FOI: How the Scottish flag magically turned up on top of the Town Hall


photo 1SO it turns out, the Scottish Saltire flag just magically appeared at the top of Camden’s  Town Hall in the run up to the independence referendum. The flag managed to be hoisted without a single breath from a council officer or councillor, and with no discussion as to whether it was what the public wanted.

Sure thing: no councillors discussed the option of flying it with the chief executive, the mayor’s office or anybody else. No chief executive was offered a flag from Whitehall, which is strange given Sir Bob Kerslake offered to send one to all local authorities. No press officer took any calls beforehand about whether Camden was thinking about flying a Saltire, or how it came to be flying there once it was. No council officer or councillor made any remark at all. It just happened. 

We are asked to believe all of this from the council’s freedom of information unit, who in reply to a request from me said that the council does not have any information or correspondence – not a single email – about Camden’s flying of the flag in the days before the vote.

You will notice in the reply there is a hint of a get-out. ‘Please note that unless the information held by councillors relates to council business (say as opposed to party or constituency business), it is not held by the council in its own right and there is no right of access under FOIA’.

Yada, yada – get real. Flying a flag on Camden’s number one public building is clearly not party or constituency business. There would be serious questions about how the Town Hall operates if it was considered otherwise.

Councillors can debate the pros and cons of Scottish independence all they like outside of the Town Hall, but when flags are pinned to the roof – effectively, a roof we all own – then it becomes council business. And in that respect, there is no provision for councillor correspondence to be withheld on this issue.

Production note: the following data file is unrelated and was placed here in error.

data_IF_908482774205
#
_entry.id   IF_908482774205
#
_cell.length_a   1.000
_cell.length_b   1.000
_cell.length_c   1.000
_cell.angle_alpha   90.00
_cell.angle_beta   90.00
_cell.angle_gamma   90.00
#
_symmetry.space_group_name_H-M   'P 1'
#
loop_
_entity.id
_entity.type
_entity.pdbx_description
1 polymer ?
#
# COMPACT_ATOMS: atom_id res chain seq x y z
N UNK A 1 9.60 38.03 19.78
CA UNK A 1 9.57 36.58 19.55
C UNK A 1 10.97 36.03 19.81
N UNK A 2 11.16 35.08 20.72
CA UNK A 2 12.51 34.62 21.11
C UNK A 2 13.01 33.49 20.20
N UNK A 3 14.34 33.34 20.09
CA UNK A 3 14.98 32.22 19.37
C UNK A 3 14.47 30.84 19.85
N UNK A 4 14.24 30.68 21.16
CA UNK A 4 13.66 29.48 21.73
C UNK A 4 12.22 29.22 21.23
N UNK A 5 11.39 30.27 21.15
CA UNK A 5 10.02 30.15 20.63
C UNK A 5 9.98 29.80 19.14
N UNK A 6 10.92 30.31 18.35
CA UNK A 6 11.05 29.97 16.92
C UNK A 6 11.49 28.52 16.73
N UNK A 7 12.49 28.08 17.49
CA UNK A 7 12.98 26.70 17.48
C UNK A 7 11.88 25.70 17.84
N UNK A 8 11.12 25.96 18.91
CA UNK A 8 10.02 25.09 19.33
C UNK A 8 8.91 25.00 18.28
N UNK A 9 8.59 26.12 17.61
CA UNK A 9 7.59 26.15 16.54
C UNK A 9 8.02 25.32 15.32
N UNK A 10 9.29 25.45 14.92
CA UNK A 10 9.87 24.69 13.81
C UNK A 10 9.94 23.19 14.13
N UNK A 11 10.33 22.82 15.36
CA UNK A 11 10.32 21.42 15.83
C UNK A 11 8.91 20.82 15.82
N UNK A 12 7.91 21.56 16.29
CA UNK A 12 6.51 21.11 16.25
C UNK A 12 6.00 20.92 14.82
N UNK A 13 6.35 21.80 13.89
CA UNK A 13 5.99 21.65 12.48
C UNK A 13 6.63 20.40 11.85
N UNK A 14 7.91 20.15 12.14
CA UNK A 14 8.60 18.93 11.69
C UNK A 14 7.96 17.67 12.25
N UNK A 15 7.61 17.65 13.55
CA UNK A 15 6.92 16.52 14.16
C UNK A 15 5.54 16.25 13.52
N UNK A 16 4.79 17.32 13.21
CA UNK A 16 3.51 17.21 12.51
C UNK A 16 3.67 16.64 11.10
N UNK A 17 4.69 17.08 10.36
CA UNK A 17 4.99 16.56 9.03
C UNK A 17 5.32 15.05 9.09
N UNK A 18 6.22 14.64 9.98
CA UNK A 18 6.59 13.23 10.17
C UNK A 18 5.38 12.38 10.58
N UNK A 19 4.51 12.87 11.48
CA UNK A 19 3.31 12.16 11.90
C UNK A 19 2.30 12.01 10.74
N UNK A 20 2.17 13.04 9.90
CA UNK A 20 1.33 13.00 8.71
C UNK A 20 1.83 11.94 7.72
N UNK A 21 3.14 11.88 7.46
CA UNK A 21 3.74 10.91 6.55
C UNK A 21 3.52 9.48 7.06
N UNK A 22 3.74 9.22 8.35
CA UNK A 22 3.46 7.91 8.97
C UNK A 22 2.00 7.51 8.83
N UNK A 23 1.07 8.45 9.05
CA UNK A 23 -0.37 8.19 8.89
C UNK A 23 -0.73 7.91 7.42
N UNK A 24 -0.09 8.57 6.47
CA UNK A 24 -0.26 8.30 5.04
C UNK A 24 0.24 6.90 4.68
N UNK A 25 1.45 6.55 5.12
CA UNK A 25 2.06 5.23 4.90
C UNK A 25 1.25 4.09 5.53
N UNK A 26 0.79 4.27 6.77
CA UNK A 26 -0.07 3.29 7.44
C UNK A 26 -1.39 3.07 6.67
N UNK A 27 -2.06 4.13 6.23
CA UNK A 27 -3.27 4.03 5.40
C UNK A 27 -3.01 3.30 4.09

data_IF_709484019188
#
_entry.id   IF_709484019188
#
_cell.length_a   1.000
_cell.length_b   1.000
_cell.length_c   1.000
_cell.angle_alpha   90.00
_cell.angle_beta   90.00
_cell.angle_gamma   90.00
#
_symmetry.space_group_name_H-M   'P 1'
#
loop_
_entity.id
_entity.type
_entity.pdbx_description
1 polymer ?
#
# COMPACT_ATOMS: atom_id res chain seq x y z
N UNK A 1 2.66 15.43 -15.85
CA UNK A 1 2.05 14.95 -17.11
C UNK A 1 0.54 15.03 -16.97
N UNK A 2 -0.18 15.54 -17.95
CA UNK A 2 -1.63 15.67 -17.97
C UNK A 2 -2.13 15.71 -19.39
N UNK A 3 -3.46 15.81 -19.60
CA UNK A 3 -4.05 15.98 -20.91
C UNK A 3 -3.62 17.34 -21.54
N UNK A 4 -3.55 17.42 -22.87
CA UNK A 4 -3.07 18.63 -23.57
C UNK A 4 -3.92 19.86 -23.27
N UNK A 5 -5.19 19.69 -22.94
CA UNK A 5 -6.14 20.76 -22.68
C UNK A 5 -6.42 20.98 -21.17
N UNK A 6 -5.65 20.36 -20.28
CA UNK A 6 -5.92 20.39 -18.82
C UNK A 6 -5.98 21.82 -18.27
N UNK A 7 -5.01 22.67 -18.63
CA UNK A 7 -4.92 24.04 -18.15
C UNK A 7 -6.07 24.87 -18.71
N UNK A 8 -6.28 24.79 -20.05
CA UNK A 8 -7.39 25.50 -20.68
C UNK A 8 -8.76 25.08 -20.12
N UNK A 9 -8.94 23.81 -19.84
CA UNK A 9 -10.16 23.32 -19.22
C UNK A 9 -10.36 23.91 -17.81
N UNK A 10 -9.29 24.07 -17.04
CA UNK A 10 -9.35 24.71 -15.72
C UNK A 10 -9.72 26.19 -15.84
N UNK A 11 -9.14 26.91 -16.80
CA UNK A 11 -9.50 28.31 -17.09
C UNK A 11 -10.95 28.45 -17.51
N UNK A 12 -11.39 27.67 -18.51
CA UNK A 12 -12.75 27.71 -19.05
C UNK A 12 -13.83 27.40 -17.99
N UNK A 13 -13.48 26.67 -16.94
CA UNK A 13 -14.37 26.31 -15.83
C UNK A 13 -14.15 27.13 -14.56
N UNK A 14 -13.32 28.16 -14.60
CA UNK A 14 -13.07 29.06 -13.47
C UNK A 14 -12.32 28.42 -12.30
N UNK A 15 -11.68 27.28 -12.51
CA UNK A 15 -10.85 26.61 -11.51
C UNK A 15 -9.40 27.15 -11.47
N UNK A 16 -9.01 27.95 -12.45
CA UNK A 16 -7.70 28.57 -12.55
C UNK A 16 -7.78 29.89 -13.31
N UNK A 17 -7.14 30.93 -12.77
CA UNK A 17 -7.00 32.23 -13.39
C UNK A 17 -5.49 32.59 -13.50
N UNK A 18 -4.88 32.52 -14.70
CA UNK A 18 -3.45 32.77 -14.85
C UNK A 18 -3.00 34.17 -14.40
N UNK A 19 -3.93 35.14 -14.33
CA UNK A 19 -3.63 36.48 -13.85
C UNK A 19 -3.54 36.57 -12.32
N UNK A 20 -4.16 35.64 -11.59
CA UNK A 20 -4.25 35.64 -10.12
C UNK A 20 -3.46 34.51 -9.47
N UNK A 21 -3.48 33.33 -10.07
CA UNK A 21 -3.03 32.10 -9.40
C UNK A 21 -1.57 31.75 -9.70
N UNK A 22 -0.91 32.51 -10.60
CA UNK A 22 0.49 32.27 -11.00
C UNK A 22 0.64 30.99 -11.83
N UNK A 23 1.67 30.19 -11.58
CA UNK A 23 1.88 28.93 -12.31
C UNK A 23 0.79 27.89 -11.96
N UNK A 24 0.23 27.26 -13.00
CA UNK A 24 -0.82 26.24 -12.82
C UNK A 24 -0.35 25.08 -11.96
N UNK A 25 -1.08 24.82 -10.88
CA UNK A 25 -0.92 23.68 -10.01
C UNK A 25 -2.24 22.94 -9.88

Any casual reader of these pages may not be surprised. Camden Council can come up with some pretty embarrassing responses to FoI requests; embarrassing because councillors at other times talk positively about being as open as possible with us. Finance chief Theo Blackwell led the way by making sure Camden was one of the first local authorities to publicly list every spend over £500 on the council’s website each month. It is welcome too that the wages and bonuses of senior staff are also posted.

Yet in response to many FoI requests, the council clams up. A great example is how they came up with the idea that if anybody at the council comes up with an ‘ill-considered’ idea – i.e. says something silly – it should be hidden from public view. Deary me.

And now flags are magically appearing on the top of the Town Hall, without anybody in the council uttering a word. What is that they have to hide? 


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